The fight against apartheid is an important part of Soweto’s history, but life in this bustling metropolis of more than 1.2 million citizens is not only about the past. The quality of life in this area is being significantly improved by the proliferation of new enterprises and institutions. A wonderful illustration of this is Thesis, a store, and cafe located in the neighborhood of Mofolo. The young, hip people who are the brains behind this concept fashion company design colorful streetwear that features graphic phrases and boldly patterned fabrics. In addition to that, they have a running group that gets together on Saturday mornings to run the ten kilometers around Soweto.
The Box Shop currently has available for purchase a variety of striking garments designed by up-and-coming local fashion designers. This unique boutique and coffee shop is made out of repurposed shipping crates, and it is located on Vilakazi Street, which was once home to two people who were awarded the Nobel Peace Prize: Nelson Mandela and Desmond Tutu. This area is the epicenter of tourism in Soweto because it is home to both of their former residences as well as a modest but very well-attended museum dedicated to Nelson Mandela. However, the strip is also very popular with the locals, who frequent the many lively and stylishly tailored bars and restaurants in the area, such as the trendy Vuyo’s and Wine Bar.
A Wine Bar in the Township of Soweto?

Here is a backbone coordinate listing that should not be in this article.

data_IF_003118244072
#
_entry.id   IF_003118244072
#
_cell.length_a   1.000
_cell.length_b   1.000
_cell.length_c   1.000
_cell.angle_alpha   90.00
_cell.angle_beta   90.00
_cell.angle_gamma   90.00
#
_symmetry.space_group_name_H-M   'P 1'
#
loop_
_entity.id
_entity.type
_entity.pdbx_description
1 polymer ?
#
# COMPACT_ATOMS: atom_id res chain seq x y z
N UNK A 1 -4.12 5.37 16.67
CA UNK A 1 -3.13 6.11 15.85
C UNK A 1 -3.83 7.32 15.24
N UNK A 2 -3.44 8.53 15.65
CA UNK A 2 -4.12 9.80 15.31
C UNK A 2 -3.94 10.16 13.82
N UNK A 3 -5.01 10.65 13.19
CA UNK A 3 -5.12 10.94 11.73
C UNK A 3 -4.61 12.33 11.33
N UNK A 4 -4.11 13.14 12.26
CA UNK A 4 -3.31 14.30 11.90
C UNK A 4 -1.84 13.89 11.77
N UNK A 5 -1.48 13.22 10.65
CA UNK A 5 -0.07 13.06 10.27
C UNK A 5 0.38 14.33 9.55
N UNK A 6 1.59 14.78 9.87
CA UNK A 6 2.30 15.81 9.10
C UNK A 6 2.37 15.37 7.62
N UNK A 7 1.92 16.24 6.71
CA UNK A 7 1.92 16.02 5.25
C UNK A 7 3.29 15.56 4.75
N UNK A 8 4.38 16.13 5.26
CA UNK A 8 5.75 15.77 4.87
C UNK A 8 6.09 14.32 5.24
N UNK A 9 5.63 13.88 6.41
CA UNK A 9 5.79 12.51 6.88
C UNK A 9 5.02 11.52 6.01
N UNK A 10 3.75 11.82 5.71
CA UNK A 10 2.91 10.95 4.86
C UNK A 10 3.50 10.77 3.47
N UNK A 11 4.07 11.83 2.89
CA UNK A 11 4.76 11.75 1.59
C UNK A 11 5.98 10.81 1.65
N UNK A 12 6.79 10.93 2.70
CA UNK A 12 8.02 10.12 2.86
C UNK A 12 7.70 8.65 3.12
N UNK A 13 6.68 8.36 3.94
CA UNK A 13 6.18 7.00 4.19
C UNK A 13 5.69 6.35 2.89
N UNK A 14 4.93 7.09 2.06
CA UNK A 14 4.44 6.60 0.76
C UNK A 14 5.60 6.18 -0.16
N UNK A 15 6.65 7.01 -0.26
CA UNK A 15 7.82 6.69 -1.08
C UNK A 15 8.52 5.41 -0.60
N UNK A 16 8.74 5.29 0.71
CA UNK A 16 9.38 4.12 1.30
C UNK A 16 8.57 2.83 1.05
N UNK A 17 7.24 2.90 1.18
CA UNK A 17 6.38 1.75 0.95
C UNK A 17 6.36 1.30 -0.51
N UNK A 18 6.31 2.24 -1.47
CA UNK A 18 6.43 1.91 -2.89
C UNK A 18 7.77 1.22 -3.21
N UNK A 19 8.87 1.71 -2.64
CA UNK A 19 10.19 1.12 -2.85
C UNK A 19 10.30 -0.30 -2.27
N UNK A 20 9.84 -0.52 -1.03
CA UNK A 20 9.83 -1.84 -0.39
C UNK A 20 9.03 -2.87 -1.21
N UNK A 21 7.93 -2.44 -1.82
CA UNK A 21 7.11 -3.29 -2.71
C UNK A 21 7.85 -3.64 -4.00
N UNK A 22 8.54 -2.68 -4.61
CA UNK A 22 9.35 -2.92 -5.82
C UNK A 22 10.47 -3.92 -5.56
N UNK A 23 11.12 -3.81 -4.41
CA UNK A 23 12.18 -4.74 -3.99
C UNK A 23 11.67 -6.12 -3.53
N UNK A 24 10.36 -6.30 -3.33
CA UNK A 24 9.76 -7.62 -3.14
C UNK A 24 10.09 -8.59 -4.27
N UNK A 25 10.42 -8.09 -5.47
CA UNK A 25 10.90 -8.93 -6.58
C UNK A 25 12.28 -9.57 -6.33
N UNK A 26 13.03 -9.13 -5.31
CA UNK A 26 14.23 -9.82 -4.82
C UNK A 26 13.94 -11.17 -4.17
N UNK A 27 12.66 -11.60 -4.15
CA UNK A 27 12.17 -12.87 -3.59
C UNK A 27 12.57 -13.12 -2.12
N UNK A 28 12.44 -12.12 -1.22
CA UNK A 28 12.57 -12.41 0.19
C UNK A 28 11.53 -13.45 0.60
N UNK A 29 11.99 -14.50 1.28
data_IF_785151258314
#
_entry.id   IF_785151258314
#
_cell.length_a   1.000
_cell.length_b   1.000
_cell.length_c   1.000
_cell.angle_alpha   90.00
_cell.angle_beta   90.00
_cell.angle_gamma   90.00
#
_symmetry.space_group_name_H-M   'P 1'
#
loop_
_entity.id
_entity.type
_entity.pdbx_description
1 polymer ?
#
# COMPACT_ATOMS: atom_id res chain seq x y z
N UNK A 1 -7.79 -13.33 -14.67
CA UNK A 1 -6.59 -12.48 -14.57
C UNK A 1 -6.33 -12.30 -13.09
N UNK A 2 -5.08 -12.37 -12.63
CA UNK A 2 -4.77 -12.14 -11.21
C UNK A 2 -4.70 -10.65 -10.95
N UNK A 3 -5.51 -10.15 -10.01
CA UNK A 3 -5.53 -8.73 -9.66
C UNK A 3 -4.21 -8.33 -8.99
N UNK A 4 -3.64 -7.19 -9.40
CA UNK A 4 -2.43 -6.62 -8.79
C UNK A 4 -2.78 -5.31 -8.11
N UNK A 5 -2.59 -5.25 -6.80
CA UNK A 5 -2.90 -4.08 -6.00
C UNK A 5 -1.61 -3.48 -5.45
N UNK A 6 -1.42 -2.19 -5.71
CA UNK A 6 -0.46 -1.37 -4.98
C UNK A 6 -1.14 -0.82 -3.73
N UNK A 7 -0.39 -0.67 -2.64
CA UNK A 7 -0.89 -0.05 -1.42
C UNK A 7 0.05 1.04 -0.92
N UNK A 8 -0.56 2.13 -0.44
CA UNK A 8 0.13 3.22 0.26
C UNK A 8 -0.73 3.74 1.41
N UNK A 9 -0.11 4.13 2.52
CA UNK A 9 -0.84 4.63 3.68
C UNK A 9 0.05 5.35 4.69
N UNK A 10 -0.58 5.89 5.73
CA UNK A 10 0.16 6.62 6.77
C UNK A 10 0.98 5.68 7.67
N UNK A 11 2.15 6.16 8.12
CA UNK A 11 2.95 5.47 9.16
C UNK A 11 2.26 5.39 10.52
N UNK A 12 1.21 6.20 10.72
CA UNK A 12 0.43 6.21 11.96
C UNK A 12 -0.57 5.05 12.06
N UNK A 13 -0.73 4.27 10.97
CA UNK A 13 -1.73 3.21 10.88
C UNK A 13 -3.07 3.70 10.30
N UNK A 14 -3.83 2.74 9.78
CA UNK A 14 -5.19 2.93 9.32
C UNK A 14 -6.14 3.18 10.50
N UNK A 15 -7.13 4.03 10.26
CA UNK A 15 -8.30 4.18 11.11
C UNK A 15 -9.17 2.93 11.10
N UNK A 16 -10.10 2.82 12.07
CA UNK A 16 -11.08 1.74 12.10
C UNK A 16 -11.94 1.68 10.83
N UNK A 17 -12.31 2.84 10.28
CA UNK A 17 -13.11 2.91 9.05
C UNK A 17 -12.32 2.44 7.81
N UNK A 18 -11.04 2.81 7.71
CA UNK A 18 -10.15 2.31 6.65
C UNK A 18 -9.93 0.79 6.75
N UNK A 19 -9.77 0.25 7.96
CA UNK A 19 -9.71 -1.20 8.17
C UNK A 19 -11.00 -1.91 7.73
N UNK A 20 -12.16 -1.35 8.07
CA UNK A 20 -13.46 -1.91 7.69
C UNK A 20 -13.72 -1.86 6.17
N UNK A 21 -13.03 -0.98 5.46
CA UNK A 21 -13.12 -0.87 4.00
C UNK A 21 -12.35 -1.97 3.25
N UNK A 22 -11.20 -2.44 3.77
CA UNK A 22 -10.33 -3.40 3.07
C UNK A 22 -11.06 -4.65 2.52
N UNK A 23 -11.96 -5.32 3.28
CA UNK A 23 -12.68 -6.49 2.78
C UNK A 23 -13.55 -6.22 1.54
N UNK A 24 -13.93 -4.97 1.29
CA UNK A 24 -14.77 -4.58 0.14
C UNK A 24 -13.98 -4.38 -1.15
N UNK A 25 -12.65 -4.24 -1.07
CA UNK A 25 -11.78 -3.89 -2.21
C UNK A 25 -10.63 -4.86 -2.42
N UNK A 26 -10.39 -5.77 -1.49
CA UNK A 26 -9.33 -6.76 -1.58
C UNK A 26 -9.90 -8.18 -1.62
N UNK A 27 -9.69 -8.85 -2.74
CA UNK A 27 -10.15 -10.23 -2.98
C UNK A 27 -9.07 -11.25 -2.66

Yes, and in addition to that, the Soweto Theatre hosts a yearly wine festival every year. Around 200,000 tiles in bright hues of blue, yellow, and red cover the outside of the three performance areas that come together to form this cultural powerhouse. Throughout the year, this venue plays host to a large number of other events and shows, including the television competition South Africa’s Got Talent. Even if there isn’t anything playing, it’s still worth going to the theater just to look at the interesting artwork and exhibits that are shown in the lobby.
If beer is more your thing, then you should head to Ubuntu Kraal Beer Garden, which allows you to gulp down the numerous on-site produced ales of Soweto Brew Co, which currently belongs to Heineken, who is striving to transform Soweto Gold lager into a widespread brand.
Having a few beers at this establishment can give you the confidence you need to attempt the bungee leap from the rope bridge that is suspended between the Orlando Towers which are located nearby. If such high-octane activities are not your style, you can have some deliciously braaied meats and another Soweto Gold at the Chaf Pozi braai restaurant while gazing up at the skyscrapers and taking in the massive murals that adorn their exteriors.
Alterations in Khayelitsha
The township of Khayelitsha did not appear until the middle of the 1980s; nonetheless, the most recent population figures depict a staggering 2.4 million, making it undoubtedly the largest township in South Africa. On the other hand, there was never any formal planning done for it, and it is a location that is substantially poorer than Soweto, with a lot less formal infrastructure.